Mumbai: State-run lenders State Bank of India (SBI) and Union Bank of India said they had an exposure of at least $200 million each to the PNB fraud involving Nirav Modi-helmed companies.
SBI said it had an exposure of $212 million to Punjab National Bank (PNB) with respect to the fraudulent transactions, but did not have any direct exposure to Modi.
“We don’t have any direct exposure to Nirav Modi, but we do have some exposure to PNB,” said SBI chairman Rajnish Kumar at a briefing in Kochi.
PNB on Wednesday said it had detected a Rs11,400-crore financial fraud as part of which billionaire jeweller Nirav Modi and his related firms acquired letters of undertaking (LoUs) from a Mumbai branch to obtain overseas credit from other Indian lenders.
In its complaint to CBI on 29 January, PNB had said it had issued LoUs to Hong Kong branches of Allahabad Bank and Axis Bank.
SBI’s Kumar admitted the lender had some exposure to Gitanjali Gems, among the companies accused of fraud by PNB in its complaint to CBI.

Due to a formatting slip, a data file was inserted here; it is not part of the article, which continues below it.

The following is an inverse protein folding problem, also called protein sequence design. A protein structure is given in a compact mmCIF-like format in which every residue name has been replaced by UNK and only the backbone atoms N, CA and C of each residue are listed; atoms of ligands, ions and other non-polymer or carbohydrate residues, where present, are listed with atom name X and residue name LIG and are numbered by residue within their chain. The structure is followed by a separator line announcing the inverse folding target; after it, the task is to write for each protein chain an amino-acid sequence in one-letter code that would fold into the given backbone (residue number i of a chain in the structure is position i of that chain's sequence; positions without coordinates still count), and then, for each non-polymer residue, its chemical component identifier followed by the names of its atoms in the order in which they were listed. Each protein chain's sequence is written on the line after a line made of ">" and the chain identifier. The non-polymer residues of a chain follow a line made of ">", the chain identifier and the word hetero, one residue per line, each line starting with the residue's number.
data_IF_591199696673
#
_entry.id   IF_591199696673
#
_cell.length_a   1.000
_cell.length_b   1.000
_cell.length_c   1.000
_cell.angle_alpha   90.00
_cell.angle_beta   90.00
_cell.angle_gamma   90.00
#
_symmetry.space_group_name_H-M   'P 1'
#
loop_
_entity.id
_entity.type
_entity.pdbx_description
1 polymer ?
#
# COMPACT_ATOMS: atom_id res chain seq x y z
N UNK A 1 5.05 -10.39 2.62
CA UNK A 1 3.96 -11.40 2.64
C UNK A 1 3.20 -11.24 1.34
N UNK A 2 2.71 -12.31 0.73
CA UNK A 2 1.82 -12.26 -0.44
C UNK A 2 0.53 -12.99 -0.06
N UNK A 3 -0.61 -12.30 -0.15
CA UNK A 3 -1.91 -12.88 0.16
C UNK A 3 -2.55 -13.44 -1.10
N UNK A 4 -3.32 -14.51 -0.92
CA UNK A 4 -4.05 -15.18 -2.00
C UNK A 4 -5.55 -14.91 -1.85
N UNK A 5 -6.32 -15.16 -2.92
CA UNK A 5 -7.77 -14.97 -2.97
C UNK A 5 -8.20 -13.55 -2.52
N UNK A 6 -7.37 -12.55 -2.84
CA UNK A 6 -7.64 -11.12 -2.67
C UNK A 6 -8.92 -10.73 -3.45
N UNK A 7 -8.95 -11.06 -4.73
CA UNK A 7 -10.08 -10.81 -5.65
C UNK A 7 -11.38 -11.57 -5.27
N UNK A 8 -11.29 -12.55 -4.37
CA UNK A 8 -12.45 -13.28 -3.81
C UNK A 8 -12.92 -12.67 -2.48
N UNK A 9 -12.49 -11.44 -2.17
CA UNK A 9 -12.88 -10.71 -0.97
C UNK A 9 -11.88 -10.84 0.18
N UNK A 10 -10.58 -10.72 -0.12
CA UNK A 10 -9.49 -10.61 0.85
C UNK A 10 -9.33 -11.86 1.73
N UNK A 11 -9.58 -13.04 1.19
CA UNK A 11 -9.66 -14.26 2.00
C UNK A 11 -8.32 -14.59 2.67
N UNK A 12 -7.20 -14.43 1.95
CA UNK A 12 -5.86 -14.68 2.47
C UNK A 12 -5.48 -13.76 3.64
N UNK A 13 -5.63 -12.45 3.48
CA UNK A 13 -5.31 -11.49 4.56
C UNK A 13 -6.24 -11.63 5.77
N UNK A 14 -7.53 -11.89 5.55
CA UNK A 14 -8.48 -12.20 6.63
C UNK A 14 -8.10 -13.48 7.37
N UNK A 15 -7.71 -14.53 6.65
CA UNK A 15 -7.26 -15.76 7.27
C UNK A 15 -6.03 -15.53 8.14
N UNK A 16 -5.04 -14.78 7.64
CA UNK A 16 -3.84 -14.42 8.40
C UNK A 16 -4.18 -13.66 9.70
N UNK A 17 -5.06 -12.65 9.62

“Our exposure to Gitanjali is small. We are not worried,” Kumar said. He added that loans extended to the gems and jewellery sector stood at less than 1% of SBI’s loan book of Rs16 trillion.
Separately, Union Bank sent a communication to the exchanges on Friday saying its outstanding exposure to LoUs issued by PNB stood at $300 million.
“The outstanding exposure related to the incident is approximately $300 million and the bank is fully secured by LoUs/LCs/other documents and fully confident of receiving the payment,” the note stated.
Union Bank said its foreign branches had taken the exposures with PNB as counter-party risk via authenticated SWIFT messages. SWIFT stands for the Society for Worldwide Interbank Financial Telecommunication. The bank added it had purchased buyers’ credit from Axis Bank through “risk participation” as part of normal global business practice. Axis Bank said on Wednesday it had sold down all transactions which were undertaken against LoUs from PNB.
Kumar said the bank was careful in lending to the gems and jewellery industry and had been taking steps to put in place risk mitigation measures for accounts from the sector. “One of the risk management practices we follow is job rotation. We don’t keep a person for more than three years at one position. There are certain positions which are very sensitive and we monitor those positions very closely”.livemint